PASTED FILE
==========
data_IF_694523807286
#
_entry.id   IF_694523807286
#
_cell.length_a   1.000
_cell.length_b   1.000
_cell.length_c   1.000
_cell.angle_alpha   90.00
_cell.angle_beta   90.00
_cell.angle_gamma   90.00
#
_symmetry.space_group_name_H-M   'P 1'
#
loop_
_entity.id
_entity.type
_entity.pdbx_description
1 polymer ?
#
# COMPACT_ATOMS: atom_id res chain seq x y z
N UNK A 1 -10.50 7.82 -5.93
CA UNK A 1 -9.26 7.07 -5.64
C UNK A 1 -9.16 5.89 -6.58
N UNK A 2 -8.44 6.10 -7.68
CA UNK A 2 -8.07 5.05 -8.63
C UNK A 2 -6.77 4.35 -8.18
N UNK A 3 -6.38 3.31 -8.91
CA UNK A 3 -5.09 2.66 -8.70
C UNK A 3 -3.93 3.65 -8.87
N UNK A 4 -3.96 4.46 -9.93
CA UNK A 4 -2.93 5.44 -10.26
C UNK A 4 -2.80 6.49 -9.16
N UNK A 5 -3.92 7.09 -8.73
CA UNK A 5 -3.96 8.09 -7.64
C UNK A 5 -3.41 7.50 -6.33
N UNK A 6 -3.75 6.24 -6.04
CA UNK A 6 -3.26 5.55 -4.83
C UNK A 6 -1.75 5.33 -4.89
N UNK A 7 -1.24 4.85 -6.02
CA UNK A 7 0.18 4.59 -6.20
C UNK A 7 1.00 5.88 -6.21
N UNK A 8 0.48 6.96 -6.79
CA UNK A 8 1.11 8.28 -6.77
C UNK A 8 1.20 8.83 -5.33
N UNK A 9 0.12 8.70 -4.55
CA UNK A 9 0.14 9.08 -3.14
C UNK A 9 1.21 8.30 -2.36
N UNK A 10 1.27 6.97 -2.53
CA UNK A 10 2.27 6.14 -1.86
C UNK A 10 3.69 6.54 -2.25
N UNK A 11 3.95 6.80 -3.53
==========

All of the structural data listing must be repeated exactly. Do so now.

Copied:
data_IF_694523807286
#
_entry.id   IF_694523807286
#
_cell.length_a   1.000
_cell.length_b   1.000
_cell.length_c   1.000
_cell.angle_alpha   90.00
_cell.angle_beta   90.00
_cell.angle_gamma   90.00
#
_symmetry.space_group_name_H-M   'P 1'
#
loop_
_entity.id
_entity.type
_entity.pdbx_description
1 polymer ?
#
# COMPACT_ATOMS: atom_id res chain seq x y z
N UNK A 1 -10.50 7.82 -5.93
CA UNK A 1 -9.26 7.07 -5.64
C UNK A 1 -9.16 5.89 -6.58
N UNK A 2 -8.44 6.10 -7.68
CA UNK A 2 -8.07 5.05 -8.63
C UNK A 2 -6.77 4.35 -8.18
N UNK A 3 -6.38 3.31 -8.91
CA UNK A 3 -5.09 2.66 -8.70
C UNK A 3 -3.93 3.65 -8.87
N UNK A 4 -3.96 4.46 -9.93
CA UNK A 4 -2.93 5.44 -10.26
C UNK A 4 -2.80 6.49 -9.16
N UNK A 5 -3.92 7.09 -8.73
CA UNK A 5 -3.96 8.09 -7.64
C UNK A 5 -3.41 7.50 -6.33
N UNK A 6 -3.75 6.24 -6.04
CA UNK A 6 -3.26 5.55 -4.83
C UNK A 6 -1.75 5.33 -4.89
N UNK A 7 -1.24 4.85 -6.02
CA UNK A 7 0.18 4.59 -6.20
C UNK A 7 1.00 5.88 -6.21
N UNK A 8 0.48 6.96 -6.79
CA UNK A 8 1.11 8.28 -6.77
C UNK A 8 1.20 8.83 -5.33
N UNK A 9 0.12 8.70 -4.55
CA UNK A 9 0.14 9.08 -3.14
C UNK A 9 1.21 8.30 -2.36
N UNK A 10 1.27 6.97 -2.53
CA UNK A 10 2.27 6.14 -1.86
C UNK A 10 3.69 6.54 -2.25
N UNK A 11 3.95 6.80 -3.53